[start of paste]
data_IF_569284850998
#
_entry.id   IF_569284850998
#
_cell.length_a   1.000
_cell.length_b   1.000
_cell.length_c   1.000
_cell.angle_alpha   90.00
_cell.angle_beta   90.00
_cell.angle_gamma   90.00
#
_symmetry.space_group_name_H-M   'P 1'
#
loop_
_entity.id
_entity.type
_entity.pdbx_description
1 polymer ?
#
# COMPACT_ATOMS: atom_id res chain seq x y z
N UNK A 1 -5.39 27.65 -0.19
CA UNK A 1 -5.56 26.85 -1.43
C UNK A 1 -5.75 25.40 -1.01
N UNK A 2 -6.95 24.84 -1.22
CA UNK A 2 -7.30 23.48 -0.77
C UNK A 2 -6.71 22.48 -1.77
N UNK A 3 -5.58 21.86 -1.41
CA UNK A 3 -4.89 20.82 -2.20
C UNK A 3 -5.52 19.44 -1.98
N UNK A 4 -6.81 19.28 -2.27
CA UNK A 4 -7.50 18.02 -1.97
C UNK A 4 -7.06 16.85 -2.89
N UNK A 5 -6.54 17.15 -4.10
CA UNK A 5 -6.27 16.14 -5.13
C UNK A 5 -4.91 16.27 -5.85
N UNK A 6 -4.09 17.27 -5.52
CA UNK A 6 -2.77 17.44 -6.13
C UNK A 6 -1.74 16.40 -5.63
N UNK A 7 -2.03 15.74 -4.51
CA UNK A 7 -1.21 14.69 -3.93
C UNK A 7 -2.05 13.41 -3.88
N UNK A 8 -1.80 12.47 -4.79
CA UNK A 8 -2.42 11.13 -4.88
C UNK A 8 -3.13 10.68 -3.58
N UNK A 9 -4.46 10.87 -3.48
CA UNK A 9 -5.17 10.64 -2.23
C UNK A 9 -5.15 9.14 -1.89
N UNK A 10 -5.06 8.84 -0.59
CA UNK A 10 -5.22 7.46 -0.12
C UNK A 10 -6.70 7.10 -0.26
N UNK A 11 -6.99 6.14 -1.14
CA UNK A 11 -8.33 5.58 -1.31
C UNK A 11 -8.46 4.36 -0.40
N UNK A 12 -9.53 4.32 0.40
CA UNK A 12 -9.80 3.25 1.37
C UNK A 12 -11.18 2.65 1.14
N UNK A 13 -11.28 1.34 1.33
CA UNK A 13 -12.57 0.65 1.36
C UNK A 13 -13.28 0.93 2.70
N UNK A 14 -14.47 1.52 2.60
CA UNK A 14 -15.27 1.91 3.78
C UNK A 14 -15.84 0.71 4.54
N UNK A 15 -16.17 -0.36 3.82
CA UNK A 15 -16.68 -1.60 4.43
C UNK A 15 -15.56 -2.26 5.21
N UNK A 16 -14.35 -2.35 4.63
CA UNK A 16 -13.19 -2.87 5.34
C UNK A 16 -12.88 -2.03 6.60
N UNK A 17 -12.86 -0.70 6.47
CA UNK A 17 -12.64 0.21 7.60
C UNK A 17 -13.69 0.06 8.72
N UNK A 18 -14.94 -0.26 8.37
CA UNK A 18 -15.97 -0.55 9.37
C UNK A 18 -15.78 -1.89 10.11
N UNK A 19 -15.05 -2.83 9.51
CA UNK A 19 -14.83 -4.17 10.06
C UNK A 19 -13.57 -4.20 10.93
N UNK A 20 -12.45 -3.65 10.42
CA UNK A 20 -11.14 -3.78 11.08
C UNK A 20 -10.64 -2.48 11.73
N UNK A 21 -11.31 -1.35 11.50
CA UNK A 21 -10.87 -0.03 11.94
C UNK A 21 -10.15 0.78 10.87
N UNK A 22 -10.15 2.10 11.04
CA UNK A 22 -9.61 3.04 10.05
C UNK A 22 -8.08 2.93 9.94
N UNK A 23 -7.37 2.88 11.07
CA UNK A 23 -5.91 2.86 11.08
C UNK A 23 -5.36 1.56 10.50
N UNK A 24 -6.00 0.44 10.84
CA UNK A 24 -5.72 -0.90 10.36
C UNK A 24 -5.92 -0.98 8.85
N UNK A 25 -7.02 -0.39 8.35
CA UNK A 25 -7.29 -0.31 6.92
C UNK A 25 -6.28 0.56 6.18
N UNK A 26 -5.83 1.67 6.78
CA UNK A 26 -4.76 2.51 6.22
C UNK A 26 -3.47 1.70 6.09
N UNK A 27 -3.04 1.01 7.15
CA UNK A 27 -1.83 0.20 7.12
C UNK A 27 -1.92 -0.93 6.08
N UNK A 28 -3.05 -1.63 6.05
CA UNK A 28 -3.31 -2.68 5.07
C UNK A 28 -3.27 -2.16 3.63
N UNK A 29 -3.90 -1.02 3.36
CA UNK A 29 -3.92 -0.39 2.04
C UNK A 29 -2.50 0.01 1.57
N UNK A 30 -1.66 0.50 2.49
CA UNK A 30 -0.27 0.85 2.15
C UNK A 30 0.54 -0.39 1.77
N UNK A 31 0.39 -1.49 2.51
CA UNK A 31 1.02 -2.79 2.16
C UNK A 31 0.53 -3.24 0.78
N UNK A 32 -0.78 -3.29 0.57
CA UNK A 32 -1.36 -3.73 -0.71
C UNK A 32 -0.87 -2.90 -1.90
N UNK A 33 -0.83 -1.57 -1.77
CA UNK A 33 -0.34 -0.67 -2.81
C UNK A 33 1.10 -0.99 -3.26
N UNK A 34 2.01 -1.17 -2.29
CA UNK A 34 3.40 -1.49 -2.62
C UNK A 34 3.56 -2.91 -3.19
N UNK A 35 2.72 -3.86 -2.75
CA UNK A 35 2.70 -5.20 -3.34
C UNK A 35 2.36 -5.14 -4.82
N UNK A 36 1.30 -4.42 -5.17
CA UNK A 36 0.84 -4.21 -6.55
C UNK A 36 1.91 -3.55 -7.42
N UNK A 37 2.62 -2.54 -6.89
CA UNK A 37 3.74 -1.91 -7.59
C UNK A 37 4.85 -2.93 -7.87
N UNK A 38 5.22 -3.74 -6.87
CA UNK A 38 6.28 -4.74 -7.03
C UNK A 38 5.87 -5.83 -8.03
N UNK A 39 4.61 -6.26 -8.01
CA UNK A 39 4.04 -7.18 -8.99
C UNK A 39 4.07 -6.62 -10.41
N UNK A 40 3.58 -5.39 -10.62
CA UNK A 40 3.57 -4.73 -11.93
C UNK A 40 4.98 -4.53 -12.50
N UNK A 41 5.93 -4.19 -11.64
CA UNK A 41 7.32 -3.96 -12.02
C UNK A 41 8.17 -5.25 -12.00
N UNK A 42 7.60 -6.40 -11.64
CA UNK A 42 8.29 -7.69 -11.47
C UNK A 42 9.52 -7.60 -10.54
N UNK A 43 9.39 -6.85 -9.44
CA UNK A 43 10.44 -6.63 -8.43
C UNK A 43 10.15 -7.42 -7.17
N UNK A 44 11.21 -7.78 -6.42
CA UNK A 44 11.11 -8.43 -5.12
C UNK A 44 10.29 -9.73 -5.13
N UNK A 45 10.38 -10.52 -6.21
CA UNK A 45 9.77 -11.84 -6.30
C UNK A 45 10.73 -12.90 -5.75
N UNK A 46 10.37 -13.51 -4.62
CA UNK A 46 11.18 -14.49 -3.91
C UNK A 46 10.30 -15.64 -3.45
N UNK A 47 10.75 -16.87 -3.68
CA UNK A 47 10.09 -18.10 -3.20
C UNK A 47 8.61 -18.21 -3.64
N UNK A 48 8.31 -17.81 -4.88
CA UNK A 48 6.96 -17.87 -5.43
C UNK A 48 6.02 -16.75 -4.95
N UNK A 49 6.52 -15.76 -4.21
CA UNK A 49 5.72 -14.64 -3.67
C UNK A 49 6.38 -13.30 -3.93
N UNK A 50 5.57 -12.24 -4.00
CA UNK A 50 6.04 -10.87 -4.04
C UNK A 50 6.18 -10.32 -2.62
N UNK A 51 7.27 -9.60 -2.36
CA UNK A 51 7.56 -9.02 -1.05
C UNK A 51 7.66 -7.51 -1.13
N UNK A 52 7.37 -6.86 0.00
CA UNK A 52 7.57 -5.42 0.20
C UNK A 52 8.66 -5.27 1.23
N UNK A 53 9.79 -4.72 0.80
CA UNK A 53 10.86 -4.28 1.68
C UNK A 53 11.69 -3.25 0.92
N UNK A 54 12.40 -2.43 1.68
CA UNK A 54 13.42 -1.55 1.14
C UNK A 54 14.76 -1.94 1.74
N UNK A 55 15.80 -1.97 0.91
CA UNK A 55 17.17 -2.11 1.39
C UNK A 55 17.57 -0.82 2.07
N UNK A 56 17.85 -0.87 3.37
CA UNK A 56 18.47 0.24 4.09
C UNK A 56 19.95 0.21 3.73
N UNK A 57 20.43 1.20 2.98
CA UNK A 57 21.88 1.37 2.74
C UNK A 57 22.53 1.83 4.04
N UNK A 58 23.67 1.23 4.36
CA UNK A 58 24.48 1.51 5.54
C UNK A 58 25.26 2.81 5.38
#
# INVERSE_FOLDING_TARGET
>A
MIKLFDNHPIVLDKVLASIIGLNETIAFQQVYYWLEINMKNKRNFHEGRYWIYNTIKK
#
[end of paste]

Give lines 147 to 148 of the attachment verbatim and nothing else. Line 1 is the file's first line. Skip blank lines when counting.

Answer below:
N UNK A 43 9.39 -6.85 -9.44
CA UNK A 43 10.44 -6.63 -8.43